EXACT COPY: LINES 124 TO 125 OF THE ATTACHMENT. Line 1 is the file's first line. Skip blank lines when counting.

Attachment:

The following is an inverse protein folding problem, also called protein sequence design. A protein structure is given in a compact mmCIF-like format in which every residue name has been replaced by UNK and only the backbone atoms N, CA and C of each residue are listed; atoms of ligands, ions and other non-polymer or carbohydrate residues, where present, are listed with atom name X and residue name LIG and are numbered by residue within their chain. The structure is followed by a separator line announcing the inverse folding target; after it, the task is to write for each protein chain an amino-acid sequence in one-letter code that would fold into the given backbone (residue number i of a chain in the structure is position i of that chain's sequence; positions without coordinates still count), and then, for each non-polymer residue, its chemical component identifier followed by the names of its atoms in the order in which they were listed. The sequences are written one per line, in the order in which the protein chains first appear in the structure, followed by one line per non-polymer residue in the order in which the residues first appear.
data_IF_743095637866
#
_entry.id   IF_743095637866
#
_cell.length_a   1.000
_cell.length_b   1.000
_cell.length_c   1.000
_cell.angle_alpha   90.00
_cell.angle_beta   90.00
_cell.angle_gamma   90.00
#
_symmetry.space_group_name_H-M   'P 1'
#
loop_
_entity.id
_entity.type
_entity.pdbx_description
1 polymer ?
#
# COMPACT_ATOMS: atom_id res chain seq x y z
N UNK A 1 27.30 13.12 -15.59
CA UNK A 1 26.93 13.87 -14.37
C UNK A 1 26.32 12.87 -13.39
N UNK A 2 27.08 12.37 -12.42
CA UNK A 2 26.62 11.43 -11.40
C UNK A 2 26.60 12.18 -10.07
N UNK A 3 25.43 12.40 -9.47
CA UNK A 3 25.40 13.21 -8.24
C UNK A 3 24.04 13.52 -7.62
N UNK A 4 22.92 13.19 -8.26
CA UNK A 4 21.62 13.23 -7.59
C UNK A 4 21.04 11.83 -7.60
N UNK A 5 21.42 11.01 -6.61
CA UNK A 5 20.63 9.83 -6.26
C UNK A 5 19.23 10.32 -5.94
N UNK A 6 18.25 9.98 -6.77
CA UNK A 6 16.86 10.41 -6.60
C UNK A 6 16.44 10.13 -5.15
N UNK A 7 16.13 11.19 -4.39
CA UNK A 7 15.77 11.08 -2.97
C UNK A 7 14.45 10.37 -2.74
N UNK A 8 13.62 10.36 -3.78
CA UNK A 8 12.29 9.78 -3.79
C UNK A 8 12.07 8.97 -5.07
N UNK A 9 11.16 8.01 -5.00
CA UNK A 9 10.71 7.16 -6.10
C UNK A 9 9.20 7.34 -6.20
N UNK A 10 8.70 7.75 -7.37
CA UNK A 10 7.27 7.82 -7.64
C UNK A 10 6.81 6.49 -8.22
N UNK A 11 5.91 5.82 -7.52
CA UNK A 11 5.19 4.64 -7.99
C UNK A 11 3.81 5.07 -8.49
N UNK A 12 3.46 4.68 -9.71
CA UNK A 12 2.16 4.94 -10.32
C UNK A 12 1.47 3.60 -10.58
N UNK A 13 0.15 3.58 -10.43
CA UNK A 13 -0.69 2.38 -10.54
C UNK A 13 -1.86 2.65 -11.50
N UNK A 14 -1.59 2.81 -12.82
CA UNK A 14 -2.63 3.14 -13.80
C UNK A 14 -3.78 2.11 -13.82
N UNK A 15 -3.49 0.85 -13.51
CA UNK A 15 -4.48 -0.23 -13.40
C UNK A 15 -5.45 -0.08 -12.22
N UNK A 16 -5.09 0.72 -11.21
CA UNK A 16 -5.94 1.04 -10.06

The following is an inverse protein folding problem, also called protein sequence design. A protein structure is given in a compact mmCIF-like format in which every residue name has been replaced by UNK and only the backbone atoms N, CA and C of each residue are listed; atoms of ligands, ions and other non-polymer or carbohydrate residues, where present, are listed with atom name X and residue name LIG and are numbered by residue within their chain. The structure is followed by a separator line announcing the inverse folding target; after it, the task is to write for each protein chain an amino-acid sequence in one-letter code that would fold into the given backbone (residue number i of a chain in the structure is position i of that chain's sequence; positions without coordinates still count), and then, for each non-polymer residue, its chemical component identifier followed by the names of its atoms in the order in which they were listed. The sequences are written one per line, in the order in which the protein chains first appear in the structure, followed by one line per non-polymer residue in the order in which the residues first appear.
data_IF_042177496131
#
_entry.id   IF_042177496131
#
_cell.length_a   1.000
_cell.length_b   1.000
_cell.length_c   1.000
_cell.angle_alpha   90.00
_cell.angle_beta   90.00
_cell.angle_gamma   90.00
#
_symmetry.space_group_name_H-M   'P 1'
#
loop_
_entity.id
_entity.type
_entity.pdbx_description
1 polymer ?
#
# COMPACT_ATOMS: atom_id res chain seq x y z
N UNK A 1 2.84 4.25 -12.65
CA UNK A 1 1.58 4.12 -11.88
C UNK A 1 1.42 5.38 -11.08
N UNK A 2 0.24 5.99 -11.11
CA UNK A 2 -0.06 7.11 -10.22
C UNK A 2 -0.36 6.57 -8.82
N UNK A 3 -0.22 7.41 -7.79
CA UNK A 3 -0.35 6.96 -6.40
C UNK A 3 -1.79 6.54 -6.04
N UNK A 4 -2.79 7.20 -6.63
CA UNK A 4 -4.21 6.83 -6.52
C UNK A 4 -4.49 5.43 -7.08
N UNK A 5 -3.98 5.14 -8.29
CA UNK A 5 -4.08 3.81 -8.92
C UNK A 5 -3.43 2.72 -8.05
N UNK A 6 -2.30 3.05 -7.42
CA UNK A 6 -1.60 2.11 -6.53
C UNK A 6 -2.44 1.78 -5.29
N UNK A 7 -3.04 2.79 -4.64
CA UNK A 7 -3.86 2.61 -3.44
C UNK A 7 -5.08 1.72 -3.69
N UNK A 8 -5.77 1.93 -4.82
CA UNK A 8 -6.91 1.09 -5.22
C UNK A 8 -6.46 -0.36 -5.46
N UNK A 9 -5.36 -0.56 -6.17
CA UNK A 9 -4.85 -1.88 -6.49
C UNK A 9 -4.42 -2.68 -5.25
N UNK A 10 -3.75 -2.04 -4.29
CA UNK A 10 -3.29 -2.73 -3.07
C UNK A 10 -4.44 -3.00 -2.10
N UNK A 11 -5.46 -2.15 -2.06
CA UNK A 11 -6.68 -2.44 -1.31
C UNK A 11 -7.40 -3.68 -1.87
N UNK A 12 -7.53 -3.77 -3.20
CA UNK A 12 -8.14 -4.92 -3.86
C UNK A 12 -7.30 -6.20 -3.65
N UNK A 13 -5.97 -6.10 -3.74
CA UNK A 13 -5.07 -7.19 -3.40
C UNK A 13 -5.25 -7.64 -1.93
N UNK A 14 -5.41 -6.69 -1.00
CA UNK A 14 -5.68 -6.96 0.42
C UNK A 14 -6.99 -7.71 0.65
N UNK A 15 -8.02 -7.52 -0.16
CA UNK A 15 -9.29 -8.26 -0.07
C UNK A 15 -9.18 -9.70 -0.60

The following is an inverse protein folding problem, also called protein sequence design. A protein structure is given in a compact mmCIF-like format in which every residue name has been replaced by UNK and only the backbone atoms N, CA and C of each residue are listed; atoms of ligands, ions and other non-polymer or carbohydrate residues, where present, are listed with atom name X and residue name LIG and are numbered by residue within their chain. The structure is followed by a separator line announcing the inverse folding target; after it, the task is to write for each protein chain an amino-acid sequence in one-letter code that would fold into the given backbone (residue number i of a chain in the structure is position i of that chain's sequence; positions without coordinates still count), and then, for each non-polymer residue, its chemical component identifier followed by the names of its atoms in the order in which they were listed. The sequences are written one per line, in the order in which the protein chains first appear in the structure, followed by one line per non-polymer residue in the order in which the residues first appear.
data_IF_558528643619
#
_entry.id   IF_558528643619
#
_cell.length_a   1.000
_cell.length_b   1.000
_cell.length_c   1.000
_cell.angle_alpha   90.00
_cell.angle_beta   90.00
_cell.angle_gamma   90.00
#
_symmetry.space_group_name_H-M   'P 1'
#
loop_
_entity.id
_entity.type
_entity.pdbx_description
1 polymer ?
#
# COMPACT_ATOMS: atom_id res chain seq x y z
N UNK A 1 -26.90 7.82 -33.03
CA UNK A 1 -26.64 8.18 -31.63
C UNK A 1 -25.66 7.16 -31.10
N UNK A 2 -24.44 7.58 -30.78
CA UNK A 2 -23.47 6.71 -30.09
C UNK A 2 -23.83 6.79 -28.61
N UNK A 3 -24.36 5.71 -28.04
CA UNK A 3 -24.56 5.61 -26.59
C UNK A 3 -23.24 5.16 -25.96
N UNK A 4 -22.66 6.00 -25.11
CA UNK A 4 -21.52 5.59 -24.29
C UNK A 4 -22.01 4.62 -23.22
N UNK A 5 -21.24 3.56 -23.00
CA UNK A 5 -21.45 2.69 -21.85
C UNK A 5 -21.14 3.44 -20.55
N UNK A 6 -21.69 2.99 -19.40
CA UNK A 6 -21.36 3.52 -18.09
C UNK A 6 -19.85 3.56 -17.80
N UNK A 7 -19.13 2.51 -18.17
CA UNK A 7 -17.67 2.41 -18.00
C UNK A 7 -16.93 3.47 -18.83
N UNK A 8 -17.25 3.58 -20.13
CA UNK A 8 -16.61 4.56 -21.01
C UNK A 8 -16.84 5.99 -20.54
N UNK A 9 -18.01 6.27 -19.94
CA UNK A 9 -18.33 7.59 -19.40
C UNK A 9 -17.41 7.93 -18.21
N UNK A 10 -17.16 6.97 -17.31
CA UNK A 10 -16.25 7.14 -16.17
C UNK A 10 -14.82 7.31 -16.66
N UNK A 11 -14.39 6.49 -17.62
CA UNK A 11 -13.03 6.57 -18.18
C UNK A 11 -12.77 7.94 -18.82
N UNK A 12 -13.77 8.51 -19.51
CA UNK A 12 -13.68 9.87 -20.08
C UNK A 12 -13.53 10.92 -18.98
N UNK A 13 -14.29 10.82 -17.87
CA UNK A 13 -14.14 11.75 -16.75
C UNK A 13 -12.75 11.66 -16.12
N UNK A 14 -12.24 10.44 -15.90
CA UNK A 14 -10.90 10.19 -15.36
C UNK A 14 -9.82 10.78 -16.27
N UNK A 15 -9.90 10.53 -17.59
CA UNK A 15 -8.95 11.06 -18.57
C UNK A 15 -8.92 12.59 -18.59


CA UNK A 12 -8.14 -4.92 -3.86
C UNK A 12 -7.30 -6.20 -3.65